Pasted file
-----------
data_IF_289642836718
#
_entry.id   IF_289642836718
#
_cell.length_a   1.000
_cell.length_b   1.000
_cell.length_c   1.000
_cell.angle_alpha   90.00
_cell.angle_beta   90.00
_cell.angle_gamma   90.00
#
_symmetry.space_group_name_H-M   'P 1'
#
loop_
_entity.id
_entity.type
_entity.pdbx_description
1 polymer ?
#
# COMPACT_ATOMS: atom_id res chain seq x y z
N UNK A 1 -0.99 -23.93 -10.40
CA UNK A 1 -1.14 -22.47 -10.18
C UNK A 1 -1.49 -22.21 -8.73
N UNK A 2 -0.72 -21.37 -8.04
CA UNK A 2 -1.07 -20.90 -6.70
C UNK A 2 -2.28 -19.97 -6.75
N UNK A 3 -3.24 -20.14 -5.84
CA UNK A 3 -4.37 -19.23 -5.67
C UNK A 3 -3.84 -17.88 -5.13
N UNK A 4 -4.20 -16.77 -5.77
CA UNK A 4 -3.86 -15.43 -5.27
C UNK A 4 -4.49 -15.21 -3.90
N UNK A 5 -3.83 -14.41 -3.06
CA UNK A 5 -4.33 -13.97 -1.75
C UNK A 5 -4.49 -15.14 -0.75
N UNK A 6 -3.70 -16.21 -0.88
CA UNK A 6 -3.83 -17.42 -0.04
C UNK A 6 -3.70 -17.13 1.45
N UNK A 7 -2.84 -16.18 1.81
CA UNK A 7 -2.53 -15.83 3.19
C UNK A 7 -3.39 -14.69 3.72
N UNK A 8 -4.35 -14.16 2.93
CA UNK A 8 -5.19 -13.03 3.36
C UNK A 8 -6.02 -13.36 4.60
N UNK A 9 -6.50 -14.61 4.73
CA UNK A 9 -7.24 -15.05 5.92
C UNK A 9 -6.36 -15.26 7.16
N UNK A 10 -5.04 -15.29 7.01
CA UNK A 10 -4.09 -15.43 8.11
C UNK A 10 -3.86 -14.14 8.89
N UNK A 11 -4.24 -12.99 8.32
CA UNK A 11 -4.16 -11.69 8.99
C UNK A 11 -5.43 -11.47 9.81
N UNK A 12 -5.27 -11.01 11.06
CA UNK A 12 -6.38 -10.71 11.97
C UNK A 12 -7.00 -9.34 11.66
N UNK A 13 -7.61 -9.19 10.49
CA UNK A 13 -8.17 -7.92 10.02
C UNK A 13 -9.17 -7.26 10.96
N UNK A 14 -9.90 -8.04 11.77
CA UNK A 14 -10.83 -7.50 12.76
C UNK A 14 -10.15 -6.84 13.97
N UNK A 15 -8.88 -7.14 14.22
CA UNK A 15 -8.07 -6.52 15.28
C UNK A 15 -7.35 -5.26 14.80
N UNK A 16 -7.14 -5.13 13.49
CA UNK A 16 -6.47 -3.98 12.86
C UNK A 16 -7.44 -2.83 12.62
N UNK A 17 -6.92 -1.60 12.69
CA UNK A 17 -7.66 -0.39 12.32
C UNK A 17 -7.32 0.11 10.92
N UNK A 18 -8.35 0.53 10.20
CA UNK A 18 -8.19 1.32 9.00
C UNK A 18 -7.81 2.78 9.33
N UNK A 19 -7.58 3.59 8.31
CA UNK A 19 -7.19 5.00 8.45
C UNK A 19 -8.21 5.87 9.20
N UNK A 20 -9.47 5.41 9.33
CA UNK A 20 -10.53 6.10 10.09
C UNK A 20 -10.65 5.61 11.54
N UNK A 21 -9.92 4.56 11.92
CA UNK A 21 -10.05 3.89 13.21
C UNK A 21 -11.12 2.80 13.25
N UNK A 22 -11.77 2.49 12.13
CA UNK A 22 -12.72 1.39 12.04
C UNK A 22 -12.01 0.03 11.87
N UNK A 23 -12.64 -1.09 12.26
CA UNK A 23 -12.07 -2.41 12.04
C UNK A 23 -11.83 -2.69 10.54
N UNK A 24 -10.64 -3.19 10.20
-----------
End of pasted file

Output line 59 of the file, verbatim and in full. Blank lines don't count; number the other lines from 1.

C UNK A 13 -9.17 -7.26 10.96